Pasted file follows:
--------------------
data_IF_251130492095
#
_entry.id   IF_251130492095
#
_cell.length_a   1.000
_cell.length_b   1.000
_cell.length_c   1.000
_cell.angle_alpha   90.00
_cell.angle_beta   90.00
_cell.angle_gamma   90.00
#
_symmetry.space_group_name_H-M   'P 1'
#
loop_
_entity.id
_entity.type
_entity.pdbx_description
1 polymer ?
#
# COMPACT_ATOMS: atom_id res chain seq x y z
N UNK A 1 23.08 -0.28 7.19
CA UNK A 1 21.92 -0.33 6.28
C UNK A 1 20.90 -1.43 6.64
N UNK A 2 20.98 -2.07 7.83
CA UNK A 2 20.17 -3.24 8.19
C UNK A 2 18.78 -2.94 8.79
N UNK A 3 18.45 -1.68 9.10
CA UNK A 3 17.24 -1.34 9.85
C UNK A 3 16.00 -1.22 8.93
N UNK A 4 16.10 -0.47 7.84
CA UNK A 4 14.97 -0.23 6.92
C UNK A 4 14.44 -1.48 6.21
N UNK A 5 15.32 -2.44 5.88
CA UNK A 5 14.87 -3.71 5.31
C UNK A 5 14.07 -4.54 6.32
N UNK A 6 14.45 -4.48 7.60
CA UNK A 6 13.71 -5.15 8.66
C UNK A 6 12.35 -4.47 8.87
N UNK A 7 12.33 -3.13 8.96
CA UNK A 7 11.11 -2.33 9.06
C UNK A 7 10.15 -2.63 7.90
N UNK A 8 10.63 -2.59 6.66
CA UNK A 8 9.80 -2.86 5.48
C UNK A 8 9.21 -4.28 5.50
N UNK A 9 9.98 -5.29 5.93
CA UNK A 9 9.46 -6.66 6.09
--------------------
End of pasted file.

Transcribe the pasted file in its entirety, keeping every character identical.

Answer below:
data_IF_251130492095
#
_entry.id   IF_251130492095
#
_cell.length_a   1.000
_cell.length_b   1.000
_cell.length_c   1.000
_cell.angle_alpha   90.00
_cell.angle_beta   90.00
_cell.angle_gamma   90.00
#
_symmetry.space_group_name_H-M   'P 1'
#
loop_
_entity.id
_entity.type
_entity.pdbx_description
1 polymer ?
#
# COMPACT_ATOMS: atom_id res chain seq x y z
N UNK A 1 23.08 -0.28 7.19
CA UNK A 1 21.92 -0.33 6.28
C UNK A 1 20.90 -1.43 6.64
N UNK A 2 20.98 -2.07 7.83
CA UNK A 2 20.17 -3.24 8.19
C UNK A 2 18.78 -2.94 8.79
N UNK A 3 18.45 -1.68 9.10
CA UNK A 3 17.24 -1.34 9.85
C UNK A 3 16.00 -1.22 8.93
N UNK A 4 16.10 -0.47 7.84
CA UNK A 4 14.97 -0.23 6.92
C UNK A 4 14.44 -1.48 6.21
N UNK A 5 15.32 -2.44 5.88
CA UNK A 5 14.87 -3.71 5.31
C UNK A 5 14.07 -4.54 6.32
N UNK A 6 14.45 -4.48 7.60
CA UNK A 6 13.71 -5.15 8.66
C UNK A 6 12.35 -4.47 8.87
N UNK A 7 12.33 -3.13 8.96
CA UNK A 7 11.11 -2.33 9.06
C UNK A 7 10.15 -2.63 7.90
N UNK A 8 10.63 -2.59 6.66
CA UNK A 8 9.80 -2.86 5.48
C UNK A 8 9.21 -4.28 5.50
N UNK A 9 9.98 -5.29 5.93
CA UNK A 9 9.46 -6.66 6.09